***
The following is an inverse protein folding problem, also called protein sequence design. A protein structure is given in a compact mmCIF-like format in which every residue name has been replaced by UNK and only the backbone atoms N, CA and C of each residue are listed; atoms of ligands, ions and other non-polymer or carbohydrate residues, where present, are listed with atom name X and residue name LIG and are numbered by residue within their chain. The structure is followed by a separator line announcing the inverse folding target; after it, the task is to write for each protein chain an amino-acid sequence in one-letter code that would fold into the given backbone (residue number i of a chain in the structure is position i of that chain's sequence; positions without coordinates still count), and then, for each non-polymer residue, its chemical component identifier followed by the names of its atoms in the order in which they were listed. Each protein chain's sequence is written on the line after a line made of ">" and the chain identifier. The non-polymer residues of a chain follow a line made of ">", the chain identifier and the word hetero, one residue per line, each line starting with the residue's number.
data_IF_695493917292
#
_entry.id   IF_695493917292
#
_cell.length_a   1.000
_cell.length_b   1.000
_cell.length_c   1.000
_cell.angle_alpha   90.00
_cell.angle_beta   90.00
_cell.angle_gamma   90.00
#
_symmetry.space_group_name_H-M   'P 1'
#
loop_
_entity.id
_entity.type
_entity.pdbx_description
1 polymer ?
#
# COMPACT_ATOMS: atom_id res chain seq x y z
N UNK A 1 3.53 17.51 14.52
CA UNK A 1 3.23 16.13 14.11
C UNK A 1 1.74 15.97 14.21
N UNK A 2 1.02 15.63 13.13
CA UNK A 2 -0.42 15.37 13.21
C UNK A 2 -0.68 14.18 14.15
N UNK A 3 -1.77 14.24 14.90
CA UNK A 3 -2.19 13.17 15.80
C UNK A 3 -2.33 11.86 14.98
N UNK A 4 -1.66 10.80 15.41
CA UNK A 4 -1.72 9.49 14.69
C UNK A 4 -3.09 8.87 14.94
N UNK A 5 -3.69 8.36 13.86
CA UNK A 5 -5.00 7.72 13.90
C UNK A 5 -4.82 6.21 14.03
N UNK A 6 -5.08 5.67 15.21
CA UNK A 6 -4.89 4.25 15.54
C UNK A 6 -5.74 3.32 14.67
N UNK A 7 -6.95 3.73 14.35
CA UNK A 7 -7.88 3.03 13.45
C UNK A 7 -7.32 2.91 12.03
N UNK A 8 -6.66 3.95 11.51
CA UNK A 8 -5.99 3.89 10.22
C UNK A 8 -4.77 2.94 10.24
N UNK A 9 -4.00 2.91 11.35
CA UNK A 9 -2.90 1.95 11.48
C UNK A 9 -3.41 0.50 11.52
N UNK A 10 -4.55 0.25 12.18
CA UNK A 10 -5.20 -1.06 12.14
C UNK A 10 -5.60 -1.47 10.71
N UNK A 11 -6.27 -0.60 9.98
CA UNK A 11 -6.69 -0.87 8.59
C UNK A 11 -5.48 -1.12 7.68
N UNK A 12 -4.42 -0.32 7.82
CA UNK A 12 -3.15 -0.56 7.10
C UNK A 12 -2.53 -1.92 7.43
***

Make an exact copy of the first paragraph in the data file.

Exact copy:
The following is an inverse protein folding problem, also called protein sequence design. A protein structure is given in a compact mmCIF-like format in which every residue name has been replaced by UNK and only the backbone atoms N, CA and C of each residue are listed; atoms of ligands, ions and other non-polymer or carbohydrate residues, where present, are listed with atom name X and residue name LIG and are numbered by residue within their chain. The structure is followed by a separator line announcing the inverse folding target; after it, the task is to write for each protein chain an amino-acid sequence in one-letter code that would fold into the given backbone (residue number i of a chain in the structure is position i of that chain's sequence; positions without coordinates still count), and then, for each non-polymer residue, its chemical component identifier followed by the names of its atoms in the order in which they were listed. Each protein chain's sequence is written on the line after a line made of ">" and the chain identifier. The non-polymer residues of a chain follow a line made of ">", the chain identifier and the word hetero, one residue per line, each line starting with the residue's number.